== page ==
Here’s one possible answer: Washington has given up on its plans to hand over power to an interim Iraqi government on June 30, and it is now creating the chaos it needs to declare the handover impossible. A continued occupation will be bad news for George Bush on the campaign trail, but not as bad as if the handover happens and the country erupts, an increasingly likely scenario given the widespread rejection of the legitimacy of the interim constitution and the U.S.-appointed Governing Council.
It’s a plan that might make sense at meetings in Washington, but here in Baghdad it looks like pure madness. By sending the new Iraqi army to fire on the people they are supposed to be protecting, Bremer has destroyed what slim hope they had of gaining credibility with an already highly mistrustful population. Before storming unarmed demonstrators, the soldiers could be seen pulling on ski masks, so they wouldn’t be recognized in their neighborhoods later.
And the Coalition Provisional Authority, which has just hired a London advertising firm to persuade Iraqis that it is committed to democracy, is increasingly being compared on the streets to Saddam Hussein, who also didn’t much like peaceful demonstrations or critical newspapers.
In an interview on April 5, Iraq’s Minister of Communication, Haider Al-Abadi, blasted the act that started the current wave of violence: the closing of al-Sadr’s newspaper, Al-Hawzah. “It was completely wrong,” he said. “Is this how we are going to run the country in the future, sending soldiers to shut down newspapers?”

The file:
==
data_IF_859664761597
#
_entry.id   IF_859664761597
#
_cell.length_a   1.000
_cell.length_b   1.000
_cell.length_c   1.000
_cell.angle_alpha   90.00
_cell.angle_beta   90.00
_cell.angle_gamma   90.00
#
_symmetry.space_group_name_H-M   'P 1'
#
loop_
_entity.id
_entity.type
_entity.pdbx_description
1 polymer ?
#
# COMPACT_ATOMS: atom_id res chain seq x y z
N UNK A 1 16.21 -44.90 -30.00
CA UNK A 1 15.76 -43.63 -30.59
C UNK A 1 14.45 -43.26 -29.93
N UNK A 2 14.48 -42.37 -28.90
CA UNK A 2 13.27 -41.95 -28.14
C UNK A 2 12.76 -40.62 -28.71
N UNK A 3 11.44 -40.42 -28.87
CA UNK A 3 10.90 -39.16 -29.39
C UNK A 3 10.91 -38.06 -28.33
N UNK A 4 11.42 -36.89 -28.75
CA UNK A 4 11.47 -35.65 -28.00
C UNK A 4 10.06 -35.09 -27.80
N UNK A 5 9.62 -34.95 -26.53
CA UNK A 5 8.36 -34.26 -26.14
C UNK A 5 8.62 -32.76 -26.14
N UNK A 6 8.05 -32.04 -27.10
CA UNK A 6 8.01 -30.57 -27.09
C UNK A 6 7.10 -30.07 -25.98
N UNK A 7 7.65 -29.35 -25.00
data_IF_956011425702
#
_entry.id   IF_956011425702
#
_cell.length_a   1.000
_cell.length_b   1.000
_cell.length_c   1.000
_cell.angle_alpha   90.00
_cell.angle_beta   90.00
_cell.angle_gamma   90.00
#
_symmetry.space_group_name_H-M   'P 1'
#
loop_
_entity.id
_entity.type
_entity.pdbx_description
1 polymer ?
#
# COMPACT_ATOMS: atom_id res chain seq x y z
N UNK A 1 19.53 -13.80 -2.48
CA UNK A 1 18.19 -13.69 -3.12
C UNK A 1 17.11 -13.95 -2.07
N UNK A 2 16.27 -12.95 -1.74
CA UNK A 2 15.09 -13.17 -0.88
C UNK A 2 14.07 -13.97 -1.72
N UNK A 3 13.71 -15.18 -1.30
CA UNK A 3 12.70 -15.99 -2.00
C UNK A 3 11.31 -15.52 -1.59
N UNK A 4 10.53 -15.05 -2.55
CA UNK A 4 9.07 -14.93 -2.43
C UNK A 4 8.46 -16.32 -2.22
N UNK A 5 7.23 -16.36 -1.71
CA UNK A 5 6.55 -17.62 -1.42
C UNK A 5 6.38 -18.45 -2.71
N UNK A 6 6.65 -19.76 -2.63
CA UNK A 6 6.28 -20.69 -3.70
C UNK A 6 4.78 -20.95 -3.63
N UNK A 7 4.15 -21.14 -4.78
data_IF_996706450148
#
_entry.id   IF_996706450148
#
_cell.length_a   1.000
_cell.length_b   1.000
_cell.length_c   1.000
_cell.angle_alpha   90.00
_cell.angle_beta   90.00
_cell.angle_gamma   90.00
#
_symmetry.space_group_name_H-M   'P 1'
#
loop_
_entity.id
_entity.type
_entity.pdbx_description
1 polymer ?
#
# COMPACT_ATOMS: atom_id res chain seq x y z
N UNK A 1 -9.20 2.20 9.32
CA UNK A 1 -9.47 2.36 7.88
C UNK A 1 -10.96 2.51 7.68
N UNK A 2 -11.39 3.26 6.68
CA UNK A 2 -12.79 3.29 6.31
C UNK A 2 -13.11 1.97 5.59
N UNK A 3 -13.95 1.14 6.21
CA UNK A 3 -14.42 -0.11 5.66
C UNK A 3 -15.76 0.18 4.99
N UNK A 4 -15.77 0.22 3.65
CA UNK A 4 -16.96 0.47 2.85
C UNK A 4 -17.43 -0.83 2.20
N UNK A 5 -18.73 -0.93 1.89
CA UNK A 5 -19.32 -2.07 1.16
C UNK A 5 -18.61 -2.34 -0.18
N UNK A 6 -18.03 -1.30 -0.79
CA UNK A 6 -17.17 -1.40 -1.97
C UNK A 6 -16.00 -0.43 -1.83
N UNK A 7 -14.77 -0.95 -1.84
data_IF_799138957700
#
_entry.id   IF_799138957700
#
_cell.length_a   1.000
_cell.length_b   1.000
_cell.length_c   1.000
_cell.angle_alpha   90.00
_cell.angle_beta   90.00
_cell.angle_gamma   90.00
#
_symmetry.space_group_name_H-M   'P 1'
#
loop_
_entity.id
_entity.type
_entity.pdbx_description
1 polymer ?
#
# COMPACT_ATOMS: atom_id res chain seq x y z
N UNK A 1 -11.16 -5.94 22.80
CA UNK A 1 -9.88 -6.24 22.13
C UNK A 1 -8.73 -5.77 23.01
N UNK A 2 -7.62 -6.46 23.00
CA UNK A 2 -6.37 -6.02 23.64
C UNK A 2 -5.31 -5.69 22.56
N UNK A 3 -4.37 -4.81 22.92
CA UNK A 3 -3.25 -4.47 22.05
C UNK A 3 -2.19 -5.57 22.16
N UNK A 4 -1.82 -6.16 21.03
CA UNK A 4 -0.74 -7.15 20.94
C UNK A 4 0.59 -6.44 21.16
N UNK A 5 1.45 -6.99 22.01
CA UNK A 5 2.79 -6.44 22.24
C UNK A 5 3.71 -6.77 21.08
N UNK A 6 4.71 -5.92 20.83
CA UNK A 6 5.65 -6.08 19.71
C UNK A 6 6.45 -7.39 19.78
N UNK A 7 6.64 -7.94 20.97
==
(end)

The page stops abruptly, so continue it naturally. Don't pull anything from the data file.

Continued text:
Al-Ababi, who is supposedly in charge of media in Iraq, says he was not even informed of the plan to close Al-Hawza until the locks were on the door, adding that Sadr’s newspaper did nothing more than speculate that the United States is behind some of the terrorist attacks here. “But these are rumors in the whole country, I’m hearing them everywhere.”
Meanwhile, the man at the center of it all — Moqtada al-Sadr is having his hero status amplified by the hour.
All of these explosive forces came together when thousands of demonstrators filled Firdos Square. On one side of the plaza, a couple of kids climbed to the top of a building and took a knife to a billboard advertising Iraq’s new army. On the other side, U.S. forces pointed tanks at the crowd while a loudspeaker told them that “demonstrations are an important part of democracy but blocking traffic will not be permitted.”
At the front of the square was the new statue that the Americans put in place of the toppled one of Saddam Hussein. The faceless figures of the new statue are supposed to represent the liberation of the Iraqi people. Today they are plastered with photographs of Moqtada al-Sadr.
In this new book, longtime organizers and movement educators Mariame Kaba and Kelly Hayes examine the political lessons of the Covid-19 pandemic and its aftermath, including the convergence of mass protest and mass formations of mutual aid. Let This Radicalize You answers the urgent question: What fuels and sustains activism and organizing when it feels like our worlds are collapsing?
We've partnered with the publisher, Haymarket Books, and 100% of your donation will go towards supporting In These Times.
Naomi Klein is a former columnist for In These Times. She is the author of No Logo: Taking Aim at the Brand Bullies, Fences and Windows: Dispatches from the Front Lines of the Globalization Debate and The Shock Doctrine: The Rise of Disaster Capitalism.